Bass v. Colvin

Filing 22

ORDER that the Commissioner's final decision in this matter is AFFIRMED. The Clerk of the Court is instructed to enter judgment accordingly and close this case (see attached Order for complete details). Signed by Magistrate Judge Leslie A Bowman on 10/31/2017. (MFR)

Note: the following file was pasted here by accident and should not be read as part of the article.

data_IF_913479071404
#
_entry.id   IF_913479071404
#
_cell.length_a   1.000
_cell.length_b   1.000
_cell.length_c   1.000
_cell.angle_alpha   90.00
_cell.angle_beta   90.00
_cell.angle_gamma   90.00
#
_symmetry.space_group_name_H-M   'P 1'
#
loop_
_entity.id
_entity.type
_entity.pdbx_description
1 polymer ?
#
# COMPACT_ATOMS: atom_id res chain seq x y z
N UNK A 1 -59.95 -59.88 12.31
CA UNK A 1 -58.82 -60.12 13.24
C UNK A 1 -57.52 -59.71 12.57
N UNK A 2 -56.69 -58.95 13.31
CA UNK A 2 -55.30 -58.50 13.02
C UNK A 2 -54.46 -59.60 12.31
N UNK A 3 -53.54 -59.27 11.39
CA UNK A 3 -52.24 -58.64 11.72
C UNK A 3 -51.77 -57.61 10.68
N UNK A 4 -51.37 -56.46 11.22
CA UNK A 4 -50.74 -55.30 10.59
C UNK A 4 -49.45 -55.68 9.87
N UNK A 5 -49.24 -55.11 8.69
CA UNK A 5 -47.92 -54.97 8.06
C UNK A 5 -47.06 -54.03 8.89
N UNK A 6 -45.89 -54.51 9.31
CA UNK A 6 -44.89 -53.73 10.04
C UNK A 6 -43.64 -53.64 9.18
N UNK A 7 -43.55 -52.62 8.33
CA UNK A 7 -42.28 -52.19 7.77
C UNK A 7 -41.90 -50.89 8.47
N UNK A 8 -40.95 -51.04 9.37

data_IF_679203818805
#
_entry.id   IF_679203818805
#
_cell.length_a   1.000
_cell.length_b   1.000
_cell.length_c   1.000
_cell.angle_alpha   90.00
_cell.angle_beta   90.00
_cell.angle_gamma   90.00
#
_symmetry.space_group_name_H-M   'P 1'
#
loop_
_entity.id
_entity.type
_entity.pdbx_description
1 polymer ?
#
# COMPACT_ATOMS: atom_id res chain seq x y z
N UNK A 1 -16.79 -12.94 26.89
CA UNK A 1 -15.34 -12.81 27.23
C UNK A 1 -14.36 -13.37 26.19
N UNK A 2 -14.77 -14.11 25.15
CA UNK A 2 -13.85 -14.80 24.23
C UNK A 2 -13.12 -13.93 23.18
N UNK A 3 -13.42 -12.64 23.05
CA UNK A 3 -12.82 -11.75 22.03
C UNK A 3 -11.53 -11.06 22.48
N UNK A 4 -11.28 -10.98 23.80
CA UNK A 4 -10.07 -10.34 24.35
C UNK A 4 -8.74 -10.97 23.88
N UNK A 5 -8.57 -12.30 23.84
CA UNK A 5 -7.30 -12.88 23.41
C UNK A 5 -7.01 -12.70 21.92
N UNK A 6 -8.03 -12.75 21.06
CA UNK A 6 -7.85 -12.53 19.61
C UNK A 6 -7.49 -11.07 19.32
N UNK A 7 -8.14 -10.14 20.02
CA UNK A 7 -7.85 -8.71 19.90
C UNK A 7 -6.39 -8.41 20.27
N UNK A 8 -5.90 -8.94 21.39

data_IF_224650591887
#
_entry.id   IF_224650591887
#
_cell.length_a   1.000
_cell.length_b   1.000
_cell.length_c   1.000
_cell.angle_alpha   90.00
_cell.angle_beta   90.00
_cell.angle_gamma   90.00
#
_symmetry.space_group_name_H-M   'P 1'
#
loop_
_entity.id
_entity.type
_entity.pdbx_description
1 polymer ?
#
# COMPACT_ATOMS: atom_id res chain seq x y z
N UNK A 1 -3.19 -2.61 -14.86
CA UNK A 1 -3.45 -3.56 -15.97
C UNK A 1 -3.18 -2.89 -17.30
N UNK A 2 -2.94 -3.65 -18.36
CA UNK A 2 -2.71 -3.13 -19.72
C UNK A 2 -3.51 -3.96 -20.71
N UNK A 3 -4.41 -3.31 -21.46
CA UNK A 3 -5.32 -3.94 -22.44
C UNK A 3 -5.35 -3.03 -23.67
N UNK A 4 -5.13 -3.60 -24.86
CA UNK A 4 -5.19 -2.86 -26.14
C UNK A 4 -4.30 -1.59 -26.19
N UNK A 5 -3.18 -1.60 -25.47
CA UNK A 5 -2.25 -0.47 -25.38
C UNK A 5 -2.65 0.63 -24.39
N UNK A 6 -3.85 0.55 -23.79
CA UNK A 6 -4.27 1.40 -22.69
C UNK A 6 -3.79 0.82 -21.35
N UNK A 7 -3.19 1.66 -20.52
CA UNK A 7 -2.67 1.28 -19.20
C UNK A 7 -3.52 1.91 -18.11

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1 WO 2 3 4 5 IN THE UNITED STATES DISTRICT COURT 6 FOR THE DISTRICT OF ARIZONA 7 Robert Bass, 8 Plaintiff, 9 vs. 10 11 12 13 Commissioner Administration, of Defendant. Social ) ) ) ) ) ) Security) ) ) ) ) ) No. CV 16-782-TUC-LAB ORDER 14 The plaintiff filed this action for review of the final decision of the Commissioner for 15 Social Security pursuant to 42 U.S.C. § 405(g). (Doc. 1, p. 1) 16 The Magistrate Judge presides over this case pursuant to 28 U.S.C. § 636(c) having 17 received the written consent of both parties. See FED.R.CIV.P. 73; (Doc. 15) 18 The court finds that the final decision of the Commissioner is supported by substantial 19 evidence and free from legal error. 20 Bass’s condition does not meet or equal Listing 5.06. See 20 C.F.R. Part 404, Subpt P, 21 App. 1 § 5.06. The ALJ properly discounted Bass’s credibility. The ALJ properly identified 22 and resolved the conflict between the Dictionary of Occupational Titles (DOT) and the 23 testimony from the vocational expert. 24 25 PROCEDURAL HISTORY 26 On September 17, 2014, Bass filed for disability insurance benefits pursuant to Title II 27 of the Social Security Act and supplemental security income pursuant to Title XVI. (Tr. 19), 28 1 (Tr. 251), (Tr. 279-287) He alleged disability beginning on May 30, 2014, due to scoliosis, 2 degenerative disc disease with radiculopathy, headaches, gastric complications of hernia repair, 3 left knee DJD (degenerative joint disease), depression, anxiety, and gastroparesis (stomach 4 partial paralysis). (Tr. 313) 5 His claims were denied initially (Tr. 154-157, 251) and upon reconsideration (Tr. 159- 6 162, 251). Bass requested review and appeared with counsel at a hearing before Administrative 7 Law Judge (ALJ) Laura Havens on February 11, 2016 and again on June 22, 2016. (Tr. 39, 60) 8 In her decision, dated July 14, 2016, the ALJ found Bass was not disabled. (Tr. 19-29) Bass 9 appealed, and on September 23, 2016, the Appeals Council accepted review. (Tr. 4) 10 In a decision dated October 25, 2016, the Appeals Council found that Bass is not 11 disabled. (Tr. 4-6) The Appeals Council adopted most of the ALJ’s decision but made some 12 significant amendments. Id. Bass’s filing date was changed to June 16, 2014, his last insured 13 date was changed to December 31, 2018, and his Residual Functional Capacity was changed 14 to “a reduced range of light exertional work.” (Tr. 4-5) (emphasis added) The Appeals Council 15 concluded that Bass was able to “perform past relevant work as a pharmacy clerk/customer 16 service clerk as it was actually performed by him and generally performed in the national 17 economy.” (Tr. 5) In the alternative, Bass could work as a counter clerk or a cashier. (Tr. 6) 18 Accordingly, the Appeals Council found that Bass was not disabled through the date of the 19 hearing decision. (Tr. 6) Bass subsequently filed this action appealing the Commissioner’s 20 final decision. (Doc. 1) 21 22 Claimant’s Work History and Medical History 23 Bass worked as an emergency medical technician between March of 1993 and September 24 of 2008. (Tr. 315) He worked as a driver between July of 2010 and June of 2011. (Tr. 315) 25 He worked in a mail order pharmacy between September 2011 and March of 2013. (Tr. 315, 26 66) 27 Bass alleged disability beginning on May 30, 2014, due to scoliosis, degenerative disc 28 disease with radiculopathy, headaches, gastric complications of hernia repair, left knee DJD -2- 1 (degenerative joint disease), depression, anxiety, and gastroparesis (a disorder that slows or 2 stops the movement of food from the stomach to the small intestine). (Tr. 313) 3 In January of 2015, John Fahlberg, M.D., reviewed the medical record for the disability 4 determination service and offered an opinion of Bass’s physical limitations. (Tr. 99) Fahlberg 5 opined that Bass could lift 20 pounds occasionally and 10 pounds frequently. (Tr. 99) He could 6 sit, stand, and/or walk for 6 hours in an 8-hour day. (Tr. 99) He should only occasionally 7 climb ladders, rope, or scaffolds. (Tr. 99) Falhberg opined that Bass “is on [a] vigorous 8 campaign for disability due to homelessness and unemployment.” (Tr. 99) “He does have some 9 mild to mod[erate] [diagnoses] that are supported but [it] appears his seeking of med[ical] 10 attention for rather minor illnesses is exaggerated and [is] leading to excessive weakly supported 11 [diagnoses].” (Tr. 99) Falhberg’s opinion suggests that Bass can perform light work with some 12 exceptions. See 20 C.F.R. §§ 404.1567(b), 416.967(b). 13 In February of 2015, Stephen Bailey, Ed.D., reviewed the medical record for the 14 disability determination service and offered an opinion of Bass’s mental limitations. (Tr. 97) 15 He diagnosed affective disorder and anxiety-related disorder. (Tr. 97) He evaluated Bass’s “B” 16 listing criteria, which gauge the severity of his mental impairment. See 20 C.F.R. §§ 17 404.1520a(c)(3), 416.920a(c)(3). He found Bass has no restrictions of his daily activities; 18 “mild” difficulties in maintaining social functioning; “mild” difficulties in maintaining 19 concentration, persistence or pace; and no evidence of decompensation. (Tr. 97) Bailey further 20 opined that the medical evidence did not establish the presence of the “C” criteria, which are 21 an alternative gauge of the extent of his mental impairment. (Tr. 97) According to Bailey, Bass 22 has been treated for depression and anxiety, but he reports “no psychological symptoms that 23 would limit him in a work setting.” (Tr. 97) Bailey concluded that Bass’s mental impairment 24 was non-severe. (Tr. 97) 25 In April of 2015, Eric Penner, Ph.D., reevaluated Bass’s medical record and affirmed 26 Bailey’s opinion. (Tr. 118) According to Penner, “[the] evidence . . . indicates no significant 27 changes in his mental status.” (Tr. 117) 28 -3- 1 2 In April of 2015, J. Wright, M.D., reevaluated Bass’s medical record and agreed with Falhberg that Bass could perform light work with some exceptions. (Tr. 120-121) 3 In February of 2016, Jerome C. Rothbaum, M.D., examined Bass for the disability 4 determination services. (Doc. 1069) He diagnosed scoliosis, bilateral knee pain, myofascial 5 low back pain, headache, history of gastroparesis (stomach partial paralysis), hiatal hernia, 6 history of diverticulosis (a colon abnormality), status post cholecystectomy (gallbladder 7 removal), history of pulmonary hypertension, history of fibromyalgia (not substantiated), history 8 of malabsorption, and B-12 and ferrous sulfate injections. (Tr. 1079) He opined that Bass 9 could occasionally lift and carry up to 20 lbs. (Tr. 1073) He could sit for 6 hours, stand for 3 10 hours and walk for 2 hours in an 8-hour day. (Tr. 1074) He could occasionally reach, handle, 11 finger, feel, push, and pull. (Tr. 1075) He could occasionally climb stairs and ramps, balance, 12 stoop, kneel, crouch, or crawl. (Tr. 1067) He should never work at unprotected heights; with 13 moving mechanical parts; or with dust, odors, fumes, or other pulmonary irritants. (Tr. 1077) 14 He could occasionally operate a motor vehicle; work around humidity and wetness; or be 15 exposed to extreme cold, extreme heat, or vibrations. (Tr.1077) 16 On February 11, 2016, Bass appeared with counsel at a hearing before the ALJ. (Tr. 60) 17 Bass explained that his disabling impairments are “physical only.” (Tr. 68-60) His depression 18 and anxiety are “maybe just situational.” (Tr. 60) He currently takes “19 or 20 medications.” 19 (Tr. 60) He has pain over his entire body. (Tr. 70) Sometimes it is “dull and achy, sometimes 20 it’s sharp.” (Tr. 70) He has stomach problems that result in constipation, diarrhea, and 21 vomiting. (Tr. 71) He goes to the bathroom six to ten times an hour. (Tr. 71) Bass testified 22 that he can sit, walk, or stand for only 10 to 15 minutes at a time. (Tr. 70) 23 The ALJ took testimony from Lawrence Haney, a vocational expert. (Tr. 76) Haney 24 opined that a person of the claimant’s age, education, and past relevant work, who could sit, 25 stand, or walk 6 hours out of an 8-hour day, who could occasionally lift and carry 20 pound and 26 frequently lift and carry 10 pounds, could frequently climb stairs and occasionally climb 27 ladders, and could frequently balance, stoop, kneel, crouch and crawl, could work as a 28 -4- 1 pharmacy clerk. (Tr. 76-77) The ALJ decided at the end of the hearing to obtain another 2 evaluation of Bass’s medical condition. (Tr. 79) 3 On June 22, 2016, Bass appeared with counsel at a second hearing before the ALJ. (Tr. 4 39) On the advice of counsel, Bass amended his disability onset date to April 2, 2015. (Tr. 41) 5 The ALJ took testimony from a medical expert, Alexander B. White, M.D. (Tr. 42) White 6 opined, based on the medical record, that Bass suffers from fibromyalgia syndrome. (Tr. 42) 7 His worst symptom is gastroparesis, partial paralysis of the stomach, which is caused by all the 8 medications he is taking. (Tr. 43) White opined that Bass could perform light work now and, 9 with continued activity, could return to normal functioning. (Tr. 45); see 20 C.F.R. §§ 10 404.1567(b), 416.967(b). He noted that Bass has lost weight recently but he still has a BMI 11 (body mass index) of 26 to 27 (Tr. 46) White opined that Bass’s recent loss of 65 pounds was 12 not indicative of a disability. (Tr. 47-48) Assuming the loss was due to nausea and vomiting, 13 White opined that Bass’s symptoms were caused by the excessive medication that he had been 14 prescribed. (Tr. 50) 15 The ALJ took testimony from Robert Bradley Cottle, a vocational expert. (Tr. 53) The 16 ALJ asked Cottle a hypothetical assuming Bass had the RFC given by Rothbaum but without 17 his manipulative restrictions. (Tr. 1073-1077) Cottle opined that a person of the claimant’s age, 18 education, and past relevant work, who could sit 6 hours out of an 8-hour day, stand for 3 hours, 19 walk for 2 hours, who requires a sit/stand option every hour, who could occasionally lift and 20 carry 20 pounds, who could never climb ladders, who could occasionally climb stairs, balance, 21 stoop, kneel, crouch and crawl, who is precluded from working jobs involving heights, moving 22 mechanical parts, and dust, fumes, or odors, and who can only occasionally be exposed to 23 temperature extremes and vibrations, could work as a pharmacy clerk, Bass’s past relevant 24 work. (Tr. 54-55) In the alternative, such a person could work as a counter clerk or cashier. 25 (Tr. 56) 26 27 CLAIM EVALUATION 28 -5- 1 Social Security Administration (SSA) regulations require that disability claims be 2 evaluated pursuant to a five-step sequential process. 20 C.F.R. §§ 404.1520, 416.920. The first 3 step requires a determination of whether the claimant is engaged in substantial gainful activity. 4 20 C.F.R. §§ 404.1520(a)(4), 416.920(a)(4). If so, then the claimant is not disabled, and 5 benefits are denied. Id. 6 If the claimant is not engaged in substantial gainful activity, the ALJ proceeds to step 7 two, which requires a determination of whether the claimant has a severe impairment or 8 combination of impairments. 20 C.F.R. §§ 404.1520(a)(4), 416.920(a)(4). In making a 9 determination at step two, the ALJ uses medical evidence to consider whether the claimant’s 10 impairment significantly limits or restricts his or her physical or mental ability to do basic work 11 activities. 20 C.F.R. §§ 404.1520(c), 416.920(c). Id. If the ALJ concludes the impairment is 12 not severe, the claim is denied. Id. 13 Upon a finding of severity, the ALJ proceeds to step three, which requires a 14 determination of whether the impairment meets or equals one of several listed impairments that 15 the Commissioner acknowledges are so severe as to preclude substantial gainful activity. 20 16 C.F.R. §§ 404.1520(a)(4), 416.920(a)(4); 20 C.F.R. Pt. 404, Subpt. P, App.1. If the claimant’s 17 impairment meets or equals one of the listed impairments, then the claimant is presumed to be 18 disabled, and no further inquiry is necessary. Ramirez v Shalala, 8 F.3d 1449, 1452 (9th Cir. 19 1993). If the claimant’s impairment does not meet or equal a listed impairment, evaluation 20 proceeds to the next step. 21 The fourth step requires the ALJ to consider whether the claimant has sufficient residual 22 functional capacity (RFC)1 to perform past work. 20 C.F.R. §§ 404.1520(a)(4), 416.920(a)(4). 23 If yes, then the claim is denied. Id. If the claimant cannot perform any past work, then the ALJ 24 must move to the fifth step, which requires consideration of the claimant’s RFC to perform 25 26 27 1 28 Residual functional capacity is defined as that which an individual can still do despite his or her limitations. 20 C.F.R. §§ 404.1545, 416.945. -6- 1 other substantial gainful work in the national economy in view of claimant’s age, education, and 2 work experience. 20 C.F.R. §§ 404.1520(a)(4); 416.920(a)(4). 3 4 The ALJ’s Findings 5 At step one of the disability analysis, the ALJ found Bass “has not engaged in substantial 6 gainful activity since April 2, 2015, the alleged onset date. . . .” (Tr. 21) At step two, he found 7 Bass “has the following severe impairments: 8 gastroparesis, degenerative joint disease, [and scoliosis]. . . .” (Tr. 21) chronic pain syndrome, fibromyalgia, 9 At step three, the ALJ found Bass’s impairments did not meet or equal the criteria for any 10 impairment found in the Listing of Impairments, Appendix 1, Subpart P, of 20 C.F.R., Part 404. 11 (Tr. 23) The ALJ’s findings at steps one, two, and three were later adopted by the Appeals 12 Council. (Tr. 5) 13 The ALJ then analyzed Bass’s residual functional capacity (RFC). She found “the 14 claimant had the residual functional capacity to perform sedentary work as defined in 20 CFR 15 §§ 404.1567(a) and 416.967(a) except that the claimant is able to sit for six hours out of an 16 eight-hour day. The claimant can stand for three hours out of an eight-hour day. The claimant 17 can walk for two hours out of an eight-hour day. The claimant requires a sit/stand option every 18 1 hour. The claimant can occasionally lift and carry twenty pounds. The claimant can never 19 climb ladders. The claimant can occasionally climb stairs, or balance, stoop, kneel, crouch or 20 crawl. The claimant is precluded from working at jobs with heights and moving mechanical 21 parts, or around dust, fumes or odors. The claimant can only occasionally be exposed to 22 temperature extremes or vibrations.” (Tr. 23-24) It appears that this is the RFC given by 23 Rothbaum without his manipulative restrictions. (Tr. 1073-1077) The Appeals Council adopted 24 this finding except that it concluded Bass can perform a reduced range of light exertional work. 25 (Tr. 5); see 20 CFR §§ 404.1567(b) and 416.967(b). 26 At step four, the Appeals Council found Bass was able to perform his “past relevant work 27 as a pharmacy clerk/customer service clerk as it was actually performed by him and generally 28 performed in the national economy.” (Tr. 5) In the alternative, Bass could work as a counter -7- 1 clerk and a cashier. (Tr. 6) These findings are apparently based on the testimony given by the 2 vocational expert, Robert Bradley Cottle. (Tr. 27, 53) Consequently, the Appeals Council 3 found Bass was not disabled. 4 5 STANDARD OF REVIEW 6 An individual is entitled to disability benefits if he or she demonstrates, through 7 medically acceptable clinical or laboratory standards, an inability to engage in substantial 8 gainful activity due to a physical or mental impairment that can be expected to last for a 9 continuous period of at least twelve months. 42 U.S.C. §§ 423(d)(1)(A), 1382c(a)(3)(A). “[A] 10 claimant will be found disabled only if the impairment is so severe that, considering age, 11 education, and work experience, that person cannot engage in any other kind of substantial 12 gainful work which exists in the national economy.” Penny v. Sullivan, 2 F.3d 953, 956 (9th Cir. 13 1993). 14 The findings of the Commissioner are meant to be conclusive. 42 U.S.C. §§ 405(g), 15 1383(c)(3). The decision to deny benefits “should be upheld unless it contains legal error or is 16 not supported by substantial evidence.” Orn v. Astrue, 495 F.3d 625, 630 (9th Cir. 2007). 17 Substantial evidence is defined as “such relevant evidence as a reasonable mind might accept 18 as adequate to support a conclusion.” Id. It is “more than a mere scintilla but less than a 19 preponderance.” Id. 20 “Where evidence is susceptible to more than one rational interpretation, the 21 [Commissioner’s] decision should be upheld.” Orn, 495 F.3d at 630. “However, a reviewing 22 court must consider the entire record as a whole and may not affirm simply by isolating a 23 specific quantum of supporting evidence.” Id. 24 The Commissioner need not accept the claimant’s subjective testimony of disability, but 25 if she decides to reject it, “she must provide specific, cogent reasons for the disbelief.” Lester, 26 81 F.3d 821, 834 (9th Cir. 1995). “Unless there is affirmative evidence showing that the 27 claimant is malingering, the Commissioner’s reasons for rejecting the claimant’s testimony must 28 be clear and convincing.” Id. “General findings are insufficient; rather, the [Commissioner] -8- 1 must identify what testimony is not credible and what evidence undermines the claimant’s 2 complaints.” Id. 3 4 Discussion: Listing 5.06 5 Bass argues first that the ALJ erred at step three of the disability analysis by failing to 6 find that his condition meets Listing 5.06, which describes when inflammatory bowel disease 7 is so serious that it is per se disabling. (Doc. 16, p. 12); see 20 C.F.R. Part 404, Subpt P, App. 8 1 § 5.06. 9 As a preliminary matter, Bass argues that the ALJ erred as a matter of law by relying on 10 the medical expert’s testimony because it was too equivocal. Bass notes that in Tonapetyan, 11 a medical expert testified that he found “the lack of treatment notes from the plaintiff’s treating 12 psychiatrist ‘confusing’ and that it was ‘difficult to say’ whether the record was complete 13 enough to render an opinion.” (Tr. 16, p. 13) (citing Tonapetya v. Halter, 242 F.3d 1144, 1150 14 (9th Cir. 2001)). The Ninth Circuit found the ALJ erred in relying on that expert’s equivocal 15 testimony. Id. Similarly, in Padilla, where “a medical expert testified both that the plaintiff had 16 no severe impairments and that the expert would agree with another doctor’s opinion that the 17 plaintiff would be limited,” “the ALJ’s reliance on this contradictory testimony was found to 18 be reversible error.” (Tr. 16, p. 13) (citing Padilla v. Astrue, 541 F. Supp 2d 1102, 1107-08). 19 Bass argues that the medical expert in this case gave a similarly equivocal statement concerning 20 Bass’s qualification for Listing 5.06 and that the ALJ should not have relied upon it. The court 21 does not agree with Bass’s characterization of the medical expert’s testimony. 22 The medical expert here, Alexander B. White, M.D., testified that Bass did not meet 23 listing 5.06. (Tr. 44) He was not equivocal. He testified that Bass does not have inflammatory 24 bowel disease, he has irritable bowel syndrome. (Tr. 44) White noted that Bass recently lost 25 weight, but be believed this weight loss would not be disabling because Bass was overweight 26 to begin with and “he needed to lose weight.” (Tr. 45) He noted that Bass was taking Ensure 27 supplemental nutrition to minimize his stomach discomfort, but be believed it was “no 28 -9- 1 significant problem.” (Tr. 49) White’s testimony was not equivocal. The ALJ’s reliance on 2 his testimony was not error. 3 Bass further argues that his condition is equivalent to Listing 5.06. 20 C.F.R. Part 404, 4 Subpt P, App. 1 § 5.06. Listing 5.06 explains when a claimant with inflammatory bowel disease 5 has a condition so serious that it is per se disabling. The listing sets forth a number of specific 6 factors, two of which must be present to qualify for a per se disability finding. Among the listed 7 factors are (1) an “[i]nvoluntary weight loss of at least 10 percent” over six months and (2) a 8 “[n]eed for supplemental daily enteral nutrition via a gastrostomy or daily parenteral nutrition 9 via a central venous catheter.” 20 C.F.R. Part 404, Subpt P, App. 1 § 5.06. 10 Bass argues that he experienced an involuntary weight loss of at least 10 percent and that 11 his doctors “directed him to consume nutritional supplements for persistent gastroparesis 12 symptoms.” (Doc. 16) He argues these two factors medically equal the two factors set forth 13 by Listing 5.06 and he is per se disabled. The court does not agree. 14 First, as the medical expert White testified, Bass does not have a diagnosis for 15 inflammatory bowel disease. Second, his condition does not medically equal the two stated 16 factors. 17 Assuming that Bass did have a 10 percent weight loss, the court finds that his doctor’s 18 prescription for the nutritional supplement Ensure does not medically equal the requirement of 19 a “need for supplemental daily enteral nutrition via a gastrostomy [an opening to the stomach 20 through the abdominal wall] or daily parenteral nutrition via a central venous catheter.” Listing 21 5.06. This later factor is important, not simply because the patient needs supplemental nutrition, 22 but because the patient’s need for nutrition is so severe and difficult to remedy that nutrition 23 must be introduced through a surgically created abdominal opening or through a central venous 24 catheter. Bass’s need for supplemental nutrition is not so dire. Bass has been prescribed the 25 nutritional supplement Ensure, but he takes it the usual way, by drinking it. Bass’s prescription 26 for Ensure does not medically equal the supplemental nutrition factor in Listing 5.06. 27 Bass further argues that White improperly discounted his nausea, vomiting, and weight 28 loss because he found they are merely side effects of his prescribed medications. Bass argues - 10 - 1 to the contrary that medical side effects must be considered when evaluating a claimant’s ability 2 to work and should not be ignored. (Doc. 16, p. 15) This court agrees that a medication’s side 3 effects ordinarily should be considered in the disability analysis. 4 404.1529(c)(3)(iv), 416.929(c)(3)(iv). 5 characterization of White’s testimony. See 20 C.F.R. §§ The court does not agree, however, with Bass’s 6 White found that Bass’s nausea, vomiting, and weight loss are side effects of his 7 prescribed medications, and he found that they do not constitute a disabling condition. (Tr. 50) 8 But he did not reach this conclusion because they are side effects of his medication and 9 therefore unimportant. (Tr. 50) He reached this conclusion because these side effects are the 10 result of over-medication. (Tr. 50-51) White concluded that Bass is taking too much 11 medication. (Tr. 50-51) (“He was eating medicines instead of food.”). If he were being 12 properly treated, he would be taking fewer medications and his symptoms would greatly 13 improve. White did not improperly discount side effects that result from necessary medication. 14 He discounted side effects resulting from over-prescription. White’s opinion was not error. 15 16 Discussion: Credibility 17 Bass also argues that the ALJ failed to properly assess his credibility. (Doc. 16, p. 16) 18 The court does not agree. 19 The ALJ is not required to accept a claimant’s subjective testimony of disability and may 20 discount it if she provides the proper justification. See also Molina v. Astrue, 674 F.3d 1104, 21 1112 (9th Cir. 2012) (“[T]he ALJ is not required to believe every allegation of disabling pain, 22 or else disability benefits would be available for the asking.”) (punctuation modified). “To 23 determine whether the claimant’s testimony regarding the severity of his symptoms is credible, 24 the ALJ may consider, for example: (1) ordinary techniques of credibility evaluation, such as 25 the claimant’s reputation for lying, prior inconsistent statements concerning the symptoms, and 26 other testimony by the claimant that appears less than candid; (2) unexplained or inadequately 27 explained failure to seek treatment or to follow a prescribed course of treatment; and (3) the 28 claimant’s daily activities.” Smolen v. Chater, 80 F.3d 1273, 1284 (9th Cir. 1996). In this case, - 11 - 1 the ALJ found that while “the claimant’s medically determinable impairments could reasonably 2 be expected to cause the alleged symptoms” his statements concerning limiting effects of those 3 impairments was not entirely consistent with the medical record. (Tr. 24) 4 The ALJ noted that in January of 2015, Bass presented to the emergency department 5 complaining of nausea and vomiting for four days. (Tr. 24) (citing Ex. 20F/4); (Tr. 772-776) 6 Bass was given a differential diagnosis of gastroparesis, viral syndrome, malingering, and 7 electrolyte abnormality. (Tr. 775) Melissa Ann Kelsey, D.O., found no abdominal tenderness 8 or dehydration. (Tr. 776) She told Bass he needed to undergo a [per oral] challenge for a 9 proper evaluation, but Bass refused. Id. “He had completely unremarkable labs and there was 10 no concern for significant pathology based upon normal labs, normal vitals, normal physical 11 exam” Id. The ALJ incorrectly stated that Bass was given a final diagnosis of malingering. 12 (Tr. 24) As Bass correctly notes, malingering was only a “differential diagnosis” and did not 13 appear in the final diagnosis which was “Nondiabetic gastroparesis, Abdominal pain, and 14 Dehydration.” (Tr. 777); (Doc. 21, p. 4) Nevertheless, the ALJ correctly highlighted the fact 15 that the Bass did not display the clinical signs ordinarily associated with the symptoms he 16 reported. (Tr. 24, 776) In addition, he noted that Bass was unwilling to accept the suggested 17 course of treatment offered by the attending physician. (Tr. 24, 776) 18 The ALJ further noted that Bass was evaluated on April 2, 2015 by Miguel Arenas, M.D. 19 (Tr. 25) (citing Ex. 25F/7); (Tr. 877) Arenas found Bass “well developed, well-nourished and 20 in no acute distress.” Id. He further found “that the claimant was non-compliant with his 21 medications.” Id.; (Tr. 878) A claimant’s failure to follow a prescribed course of treatment is 22 some evidence that the claimant’s subjective testimony is not entirely credible. See Smolen v. 23 Chater, 80 F.3d at 1284. 24 The ALJ also noted that Bass was examined by Jerome Rothbaum, M.D., on February 25 25, 2016. (Tr. 25) (citing Ex. 34F) Rothbaum also found Bass “in no acute distress” but he 26 did observe substantial weight and muscle loss. (Tr. 26) (citing Ex. 34F) Rothbaum “felt that 27 the claimant did not give maximum effort” during his examination of Bass’s respiration. Id.; 28 (Tr. 1071) Bass “complained of substantial accentuation of abdominal pain although the - 12 - 1 examination was very minimal and very light.” Id., (Tr. 1072) “He also complained of 2 exacerbation of left knee pain although the examination was very minimal.” Id. Rothbaum’s 3 observations also support the ALJ’s adverse credibility findings. 4 The ALJ discounted Bass’s testimony of disabling pain because the medical record 5 contains evidence that Bass is non-compliant with his medications and he exaggerates the extent 6 of his symptoms. In addition, Bass’s testimony concerning his residual functional capacity is 7 not supported by any similar opinion in the medical record. Bass testified that he can sit, walk, 8 or stand for only 10 to 15 minutes at a time. (Tr. 70) None of the physicians in the medical 9 record opined that Bass is limited to that extent. The ALJ’s decision to discount Bass’s 10 credibility is supported by substantial evidence and is free from legal error. See Carmickle v. 11 Commissioner, 533 F.3d 1155, 1161 (9th Cir. 2008) (“Contradiction with the medical record is 12 a sufficient basis for rejecting the claimant’s subjective testimony.”). 13 14 Discussion: Vocational Testimony 15 Bass argues that the ALJ erred by failing to clarify why the vocational expert’s testimony 16 differed from the Dictionary of Occupational Titles (DOT). The court concludes that the ALJ 17 properly resolved this conflict at the hearing. 18 At step five of the disability analysis, the ALJ must determine whether the claimant’s 19 Residual Functional Capacity (RFC) allows him to perform work that exists in the national 20 economy. Zavalin v. Colvin, 778 F.3d 842, 845 (9th Cir. 2015). “In making this determination, 21 the ALJ relies on the DOT, which is the SSA’s primary source of reliable job information 22 regarding jobs that exist in the national economy.” Id., pp. 845-46 (punctuation modified). The 23 DOT describes the exertional and educational requirements for each listed occupation. Id., p. 24 846. The ALJ may also rely on the testimony of a vocational expert. Id. “When there is an 25 apparent conflict between the vocational expert’s testimony and the DOT—for example, expert 26 testimony that a claimant can perform an occupation involving DOT requirements that appear 27 more than the claimant can handle—the ALJ is required to reconcile the inconsistency.” Id. 28 “The ALJ must ask the expert to explain the conflict and then determine whether the vocational - 13 - 1 expert’s explanation for the conflict is reasonable before relying on the expert's testimony to 2 reach a disability determination.” Id. (punctuation modified). 3 In this case, the vocational expert, Cottle, testified that a person with Bass’s RFC could 4 work as a pharmacy clerk, counter clerk, or cashier. (Tr. 55-56) The jobs identified by Cottle 5 were light work jobs, but Bass did not have the exertional ability to perform the full range of 6 light work. Accordingly, the ALJ asked Cottle to explain the discrepancy between his 7 testimony and the DOT. (Tr. 56) Cottle explained that the discrepancy was “based on my 8 experience as a provid[er] [of] rehab services and written job analysis.” Id. He asked, “You 9 included a sit/stand option?” Id. The ALJ answered, “Yes,” and Cottle replied, “It’s . . . It’s 10 based on my experiences.” Id. This court concludes that the ALJ properly identified and 11 resolved the conflict between the DOT and the expert’s testimony. 12 13 Bass argues that the expert only resolved the conflict surrounding the sit/stand option and nothing more. This court reads the record differently. Accordingly, 14 15 IT IS ORDERED that the Commissioner’s final decision in this matter is AFFIRMED. 16 Bass’s condition does not meet or equal Listing 5.06. See 20 C.F.R. Part 404, Subpt P, App. 17 1 § 5.06. The ALJ properly discounted Bass’s credibility. The ALJ properly identified and 18 resolved the conflict between the Dictionary of Occupational Titles (DOT) and the testimony 19 from the vocational expert. The Clerk of the Court is instructed to enter judgment accordingly 20 and close this case. 21 22 DATED this 31st day of October, 2017. 23 24 25 26 27 28 - 14 -